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Pakistan rocked as 11 die and dozens are wounded in bombing

Militant gunmen target five-star hotel in Peshawar

The wave of militant violence tearing through Pakistan's cities continued last night as men armed with guns and a huge bomb attacked a five-star hotel in Peshawar. At least 11 people were killed and dozens more were injured.

Among the dead was said to be a foreign aid worker, one of many staying at the hotel. The Foreign Office also confirmed that a British man was among those injured in the blast and was being treated in hospital.

In an incident that called to mind last year's attack on the Marriott Hotel in Islamabad, police said gunmen stormed into the Pearl Continental hotel, one of the few places in the city to cater to Westerners, and opened fire before a "big bomb went off". Reports said several foreign workers from the UN were among the injured while one was killed. Part of the hotel was entirely destroyed while the bomb also left a large crater.

Television images showed chaos outside the hotel, located opposite the provincial legislature of the North-West Frontier Province and close to the Governor and Chief Minister's offices. Armed police stood by as the injured were carried away from the rubble, and moved to a local hospital.

Police official Liaqat Ali said he was told by witnesses three men riding in a truck approached the main gate of the hotel and opened fire at security guards before driving inside. Police suggested up to 500kg of explosives must have been used. "They drove the vehicle inside the hotel gates and blew it up on reaching close to the hotel building," Mr Ali told the Associated Press. The provincial information minister said a UN official had been killed. One of the injured, Jawad Chaudhry, was in his room on the ground floor when he heard gunshots and then a big bang. "The floor under my feet shook. I thought the roof was falling on me. I ran out. I saw everybody running in panic," he said. "There was blood and pieces of glass everywhere."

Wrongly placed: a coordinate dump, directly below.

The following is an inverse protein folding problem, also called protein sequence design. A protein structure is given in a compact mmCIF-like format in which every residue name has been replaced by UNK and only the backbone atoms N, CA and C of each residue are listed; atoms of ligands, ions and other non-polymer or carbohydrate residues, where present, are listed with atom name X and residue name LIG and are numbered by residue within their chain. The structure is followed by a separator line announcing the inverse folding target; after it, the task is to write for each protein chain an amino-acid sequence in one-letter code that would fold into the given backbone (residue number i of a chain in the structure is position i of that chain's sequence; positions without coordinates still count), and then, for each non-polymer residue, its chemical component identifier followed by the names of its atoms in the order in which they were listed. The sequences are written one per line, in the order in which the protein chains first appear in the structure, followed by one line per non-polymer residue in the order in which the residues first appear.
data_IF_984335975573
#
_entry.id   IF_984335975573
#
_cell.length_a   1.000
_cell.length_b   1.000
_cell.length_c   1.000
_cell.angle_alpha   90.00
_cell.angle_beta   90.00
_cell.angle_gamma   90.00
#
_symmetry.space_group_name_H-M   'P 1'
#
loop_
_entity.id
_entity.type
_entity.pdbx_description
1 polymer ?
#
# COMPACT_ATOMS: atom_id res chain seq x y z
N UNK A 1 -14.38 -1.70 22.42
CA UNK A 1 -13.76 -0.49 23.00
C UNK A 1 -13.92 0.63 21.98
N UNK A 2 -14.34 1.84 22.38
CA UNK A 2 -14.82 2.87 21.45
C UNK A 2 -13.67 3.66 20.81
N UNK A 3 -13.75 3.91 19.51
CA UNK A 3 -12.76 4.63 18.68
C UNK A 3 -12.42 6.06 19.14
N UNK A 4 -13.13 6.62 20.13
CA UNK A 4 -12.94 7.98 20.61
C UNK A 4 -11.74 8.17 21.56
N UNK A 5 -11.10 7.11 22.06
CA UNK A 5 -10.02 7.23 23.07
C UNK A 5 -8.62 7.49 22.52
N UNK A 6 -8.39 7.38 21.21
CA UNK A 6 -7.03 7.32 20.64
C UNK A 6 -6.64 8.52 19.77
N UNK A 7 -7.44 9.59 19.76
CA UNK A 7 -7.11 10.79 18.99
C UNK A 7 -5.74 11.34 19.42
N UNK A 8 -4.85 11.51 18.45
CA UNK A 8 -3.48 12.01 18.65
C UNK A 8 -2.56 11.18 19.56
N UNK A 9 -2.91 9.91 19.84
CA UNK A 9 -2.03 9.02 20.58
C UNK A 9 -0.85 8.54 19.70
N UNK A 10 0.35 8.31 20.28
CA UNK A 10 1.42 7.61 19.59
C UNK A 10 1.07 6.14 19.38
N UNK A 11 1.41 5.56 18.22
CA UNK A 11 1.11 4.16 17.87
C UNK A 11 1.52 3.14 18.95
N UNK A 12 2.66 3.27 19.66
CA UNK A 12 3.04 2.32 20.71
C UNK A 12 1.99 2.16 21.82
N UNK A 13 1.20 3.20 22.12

The bombing is just the latest in a flurry of attacks that have rocked Pakistan in recent weeks. Two weeks ago, militants killed at least 30 people and injured hundreds when they targeted police and intelligence offices in the city of Lahore, utilising tactics similar to those shown last night in Peshawar.

A spokesman for Taliban leader Baitullah Mehsud said the Lahore attack had been carried out in revenge for the military operation to drive militants from the Swat valley. The Taliban spokesman urged residents of Pakistan's main towns and cities to flee, because more attacks on the country's urban centres were planned.

Despite the attacks and the warning from the militants of its plan to carry out more revenge attacks, the government of Asif Ali Zardari and the Pakistani military appears in no hurry to halt the operation. Under considerable pressure from the US, the Pakistani military launched the operation in April when a ceasefire agreement with the Taliban broke down.

But the operation has caused about 2.4 million people to flee the conflict areas. Those foreign aid workers caught up in the blast may have been part of the subsequent humanitarian effort. Amjad Jamal, spokesman for the World Food Programme in Pakistan, said more than 25 UN workers were staying at the hotel at the time of the attack.